As a clerk, Mallett's job duties included keeping attendance records, requesting and dispensing car fare, processing vendor payments, maintaining membership rosters, and taking meeting minutes. (Id. at ¶ 13.) In 1999, Mallett's job title changed to Statistician Trainee. (Id.) Under this new title, Mallett's duties and responsibilities were much the same as those she had as a clerk, but in addition, Mallett was charged with submitting payroll, preparing requisitions for materials, preparing time sheets, ordering supplies, processing invoices, and answering telephones. (Id.; R. 29-1; Pl.'s Stmt. Add. Material Facts ("SAMF") at ¶ 24.) Despite attending to some of her new responsibilities, Mallett did not perform all of the duties listed in the Statistician Trainee job description.*fn1 (R. 23-1; Def.'s SMF at ¶ 16.) Sanders testified, however, that the PRSC staff, including Mallett, did whatever necessary to help the office run smoothly. (R. 29-1; Pl.'s SAMF at ¶ 25.)

  II. The Circumstances Surrounding Mallett's Discharge

  In preparing the 2003-2004 budget and complying with the newly enacted "No Child Left Behind" Act, the Board reallocated certain portions of the PRSC's budget directly to schools. (R. 23-1; Def.'s SMF at ¶ 14.) In that same year, the Board also faced a district-wide mandate to cut its budget by 15%. (Id. at ¶ 15.) As a result, the PRSC was forced to cut costs. (Id. at ¶ 16.) To this end, Nickolich decided to eliminate the position of Statistician Trainee (the highest salary of the three positions Sanders supervised), replacing it with the new, lower paying position of Administrative Assistant I ("AAI"). (Id. at ¶¶ 16, 17.)*fn2

  In the formal request to the Board to open the AAI position, Nickolich confirmed that the "new position reflects what the person will be doing and is at a lesser salary. Old position (current) does not reflect actual duties/responsibilities." (R. 29-1; Pl.'s SAMF at ¶ 29, Ex. E.) The AAI "position description" more fully states that the "successful applicant . . . must perform the following duties": • Under supervision, performs responsible duties involving the gathering, editing, and reporting of data for Parent Advisory Council's information

• Responsible for most pleasantly and efficiently handling a heavy volume of incoming calls to the parent center
• Preparing Parent Advisory council minutes and responsible for disbursement of car fare to parents
• Monitor and maintain records to ensure timeliness and accuracy ensuring that consultants, vendors, and staff are paid through the Parent Resource Center
• Enter and track purchase orders, requisitions, and payouts for staff, vendors and consultants
• Maintains timesheets and prepares payroll.
(Id. at ¶ 39.) Mallett met the qualifications listed in the AAI position description. (Id. at ¶ 52.) Accordingly, Nickolich told Sanders, who was to make the final hiring decision, that Mallett could apply for the new position. (Id. at ¶ 32.) As a matter of policy, the Board would have given preference to Mallett if she had applied for the position, unless another candidate was more qualified. (Id. at ¶ 41.)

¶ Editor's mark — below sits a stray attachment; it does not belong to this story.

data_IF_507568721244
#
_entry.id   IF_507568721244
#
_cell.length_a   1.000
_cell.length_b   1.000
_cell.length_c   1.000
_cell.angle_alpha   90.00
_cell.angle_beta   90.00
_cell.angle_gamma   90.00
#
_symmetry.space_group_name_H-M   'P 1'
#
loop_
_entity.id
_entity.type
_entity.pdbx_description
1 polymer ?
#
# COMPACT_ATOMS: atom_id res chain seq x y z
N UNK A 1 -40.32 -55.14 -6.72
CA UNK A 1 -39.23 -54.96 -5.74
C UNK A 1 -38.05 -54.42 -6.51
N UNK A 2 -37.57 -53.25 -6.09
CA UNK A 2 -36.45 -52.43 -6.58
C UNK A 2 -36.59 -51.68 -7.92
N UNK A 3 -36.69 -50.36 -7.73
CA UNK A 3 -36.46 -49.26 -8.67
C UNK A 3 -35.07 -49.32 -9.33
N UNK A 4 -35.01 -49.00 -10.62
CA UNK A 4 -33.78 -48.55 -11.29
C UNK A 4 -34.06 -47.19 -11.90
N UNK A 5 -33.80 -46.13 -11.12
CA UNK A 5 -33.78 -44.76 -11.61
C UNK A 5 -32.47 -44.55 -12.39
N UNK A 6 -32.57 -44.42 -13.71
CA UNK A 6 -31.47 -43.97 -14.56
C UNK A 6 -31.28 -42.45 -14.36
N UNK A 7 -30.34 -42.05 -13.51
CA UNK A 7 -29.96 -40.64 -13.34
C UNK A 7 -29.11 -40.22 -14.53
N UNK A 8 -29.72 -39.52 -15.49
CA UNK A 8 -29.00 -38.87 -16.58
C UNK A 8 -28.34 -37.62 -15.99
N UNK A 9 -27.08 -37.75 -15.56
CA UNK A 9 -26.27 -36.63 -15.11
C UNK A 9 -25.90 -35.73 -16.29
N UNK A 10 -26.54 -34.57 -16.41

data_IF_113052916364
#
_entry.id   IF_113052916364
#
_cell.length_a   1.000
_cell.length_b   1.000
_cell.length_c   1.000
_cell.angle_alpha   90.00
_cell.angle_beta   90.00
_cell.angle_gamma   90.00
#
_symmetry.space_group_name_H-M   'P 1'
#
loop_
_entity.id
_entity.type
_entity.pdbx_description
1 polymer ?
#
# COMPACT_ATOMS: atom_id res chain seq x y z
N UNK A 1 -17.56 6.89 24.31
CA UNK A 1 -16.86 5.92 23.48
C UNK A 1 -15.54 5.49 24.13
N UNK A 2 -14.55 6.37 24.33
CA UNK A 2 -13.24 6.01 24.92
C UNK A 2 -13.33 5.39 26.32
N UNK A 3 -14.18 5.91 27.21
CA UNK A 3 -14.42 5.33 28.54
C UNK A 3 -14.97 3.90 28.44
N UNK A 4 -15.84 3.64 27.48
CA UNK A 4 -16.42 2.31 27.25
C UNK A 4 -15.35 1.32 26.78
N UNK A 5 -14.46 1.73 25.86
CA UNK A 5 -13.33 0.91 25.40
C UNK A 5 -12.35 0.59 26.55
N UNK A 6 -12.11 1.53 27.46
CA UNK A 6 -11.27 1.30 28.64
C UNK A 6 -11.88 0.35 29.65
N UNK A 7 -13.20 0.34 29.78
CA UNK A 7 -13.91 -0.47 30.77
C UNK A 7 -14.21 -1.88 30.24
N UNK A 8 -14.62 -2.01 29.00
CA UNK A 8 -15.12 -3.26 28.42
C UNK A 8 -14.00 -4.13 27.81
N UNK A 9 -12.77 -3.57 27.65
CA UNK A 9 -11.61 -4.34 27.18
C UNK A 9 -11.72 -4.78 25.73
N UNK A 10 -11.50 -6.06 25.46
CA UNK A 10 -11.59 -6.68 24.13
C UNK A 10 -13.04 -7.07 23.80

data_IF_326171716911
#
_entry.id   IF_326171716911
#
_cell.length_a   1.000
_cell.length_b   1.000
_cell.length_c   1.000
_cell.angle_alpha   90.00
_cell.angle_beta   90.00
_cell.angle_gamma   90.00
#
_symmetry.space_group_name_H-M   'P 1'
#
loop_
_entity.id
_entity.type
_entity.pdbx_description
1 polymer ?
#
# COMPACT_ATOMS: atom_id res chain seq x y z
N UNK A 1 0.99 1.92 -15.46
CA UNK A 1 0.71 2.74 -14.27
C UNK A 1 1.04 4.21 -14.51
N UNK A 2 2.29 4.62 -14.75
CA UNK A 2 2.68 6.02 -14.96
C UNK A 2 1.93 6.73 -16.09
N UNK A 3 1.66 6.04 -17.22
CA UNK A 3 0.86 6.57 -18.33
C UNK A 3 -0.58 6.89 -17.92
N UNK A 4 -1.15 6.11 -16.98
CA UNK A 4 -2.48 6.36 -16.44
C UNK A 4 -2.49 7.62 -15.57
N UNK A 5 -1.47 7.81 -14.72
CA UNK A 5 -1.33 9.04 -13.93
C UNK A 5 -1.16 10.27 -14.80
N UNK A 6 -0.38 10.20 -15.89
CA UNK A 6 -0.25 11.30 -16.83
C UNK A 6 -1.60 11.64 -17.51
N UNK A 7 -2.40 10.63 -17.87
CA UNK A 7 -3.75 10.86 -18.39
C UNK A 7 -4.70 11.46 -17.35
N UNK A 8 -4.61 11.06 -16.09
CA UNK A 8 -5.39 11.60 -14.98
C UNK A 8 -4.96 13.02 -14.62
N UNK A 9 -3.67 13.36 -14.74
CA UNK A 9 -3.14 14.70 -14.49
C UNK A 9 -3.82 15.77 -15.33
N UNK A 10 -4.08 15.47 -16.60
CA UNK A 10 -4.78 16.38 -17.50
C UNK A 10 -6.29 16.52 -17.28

On June 20, 2003, Sanders told Mallett that, due to budget constraints, the Board had eliminated her Statistician Trainee position, replacing it with the newly-created AAI position.*fn3 (Id. at ¶ 44.) Later that same day, Sanders told Mallett that she would be discharged effective at the end of the month. (Id. at ¶ 45.) Although it was her responsibility to do so, Sanders neither asked Mallett if she had an interest in the AAI position nor informed Mallett that she could apply. (Id. at ¶ 34.) Even so, Mallett told Sanders several times that she wanted to be transferred to the AAI position. (Id. at ¶ 42.) Mallett, however, did not submit a formal application because each time she had asked Sanders about the opening, Sanders told Mallett that she would not give Mallett the position. (Id. at ¶ 43.) Sanders admits, however, that she could have changed the job title to allow Mallett to keep her position without requiring Mallett to reapply or compete with other candidates. (Id. at ¶ 28.)

  Some time after June 20, Mallett called the Board's Human Resources Department (the "HR Department") to confirm that June 30 was, in fact, her last day. (Id. at ¶ 47.) The HR Department told Mallett to continue reporting to work until she received a letter stating otherwise. (Id.) Mallett continued reporting to work after June 30, but ...

Buy This Entire Record For $7.95

Download the entire decision to receive the complete text, official citation,
docket number, dissents and concurrences, and footnotes for this case.

Learn more about what you receive with purchase of this case.